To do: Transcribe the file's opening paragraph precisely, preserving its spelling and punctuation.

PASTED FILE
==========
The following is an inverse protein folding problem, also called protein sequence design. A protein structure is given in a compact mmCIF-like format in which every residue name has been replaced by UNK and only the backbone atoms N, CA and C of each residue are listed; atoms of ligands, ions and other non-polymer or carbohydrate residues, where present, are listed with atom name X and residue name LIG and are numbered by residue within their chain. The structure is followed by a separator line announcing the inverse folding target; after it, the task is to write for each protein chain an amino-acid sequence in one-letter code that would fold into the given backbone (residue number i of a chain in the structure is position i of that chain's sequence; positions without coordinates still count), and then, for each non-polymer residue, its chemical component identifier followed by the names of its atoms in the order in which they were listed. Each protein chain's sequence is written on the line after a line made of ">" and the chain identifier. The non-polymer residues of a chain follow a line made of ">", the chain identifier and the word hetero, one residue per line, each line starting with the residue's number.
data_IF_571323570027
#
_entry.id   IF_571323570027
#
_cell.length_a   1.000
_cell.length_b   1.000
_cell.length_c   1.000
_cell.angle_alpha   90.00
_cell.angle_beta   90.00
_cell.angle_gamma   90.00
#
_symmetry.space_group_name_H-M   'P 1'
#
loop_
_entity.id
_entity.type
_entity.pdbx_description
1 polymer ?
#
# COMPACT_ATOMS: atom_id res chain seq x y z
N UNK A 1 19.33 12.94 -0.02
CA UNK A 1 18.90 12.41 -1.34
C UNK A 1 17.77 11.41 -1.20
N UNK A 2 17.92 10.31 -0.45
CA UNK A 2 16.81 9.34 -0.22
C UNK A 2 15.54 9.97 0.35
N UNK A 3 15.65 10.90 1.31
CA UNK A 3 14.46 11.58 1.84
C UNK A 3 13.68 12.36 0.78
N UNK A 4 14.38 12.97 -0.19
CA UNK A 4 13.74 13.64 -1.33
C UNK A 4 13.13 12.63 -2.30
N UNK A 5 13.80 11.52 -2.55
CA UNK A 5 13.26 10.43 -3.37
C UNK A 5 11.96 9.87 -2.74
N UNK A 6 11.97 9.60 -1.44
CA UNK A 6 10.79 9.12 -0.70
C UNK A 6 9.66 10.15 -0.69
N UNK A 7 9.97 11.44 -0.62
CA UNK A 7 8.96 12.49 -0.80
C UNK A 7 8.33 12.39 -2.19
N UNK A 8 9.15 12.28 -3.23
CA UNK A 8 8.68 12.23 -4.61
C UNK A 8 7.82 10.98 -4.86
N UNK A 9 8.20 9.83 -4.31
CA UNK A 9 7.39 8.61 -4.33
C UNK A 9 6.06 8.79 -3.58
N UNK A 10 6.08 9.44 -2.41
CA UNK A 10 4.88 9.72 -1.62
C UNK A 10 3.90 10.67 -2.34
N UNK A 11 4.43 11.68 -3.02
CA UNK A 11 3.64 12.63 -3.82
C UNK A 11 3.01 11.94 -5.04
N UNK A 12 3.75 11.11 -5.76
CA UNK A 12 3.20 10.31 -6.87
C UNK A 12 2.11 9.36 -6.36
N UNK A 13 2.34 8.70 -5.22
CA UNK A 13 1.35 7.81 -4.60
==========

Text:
The following is an inverse protein folding problem, also called protein sequence design. A protein structure is given in a compact mmCIF-like format in which every residue name has been replaced by UNK and only the backbone atoms N, CA and C of each residue are listed; atoms of ligands, ions and other non-polymer or carbohydrate residues, where present, are listed with atom name X and residue name LIG and are numbered by residue within their chain. The structure is followed by a separator line announcing the inverse folding target; after it, the task is to write for each protein chain an amino-acid sequence in one-letter code that would fold into the given backbone (residue number i of a chain in the structure is position i of that chain's sequence; positions without coordinates still count), and then, for each non-polymer residue, its chemical component identifier followed by the names of its atoms in the order in which they were listed. Each protein chain's sequence is written on the line after a line made of ">" and the chain identifier. The non-polymer residues of a chain follow a line made of ">", the chain identifier and the word hetero, one residue per line, each line starting with the residue's number.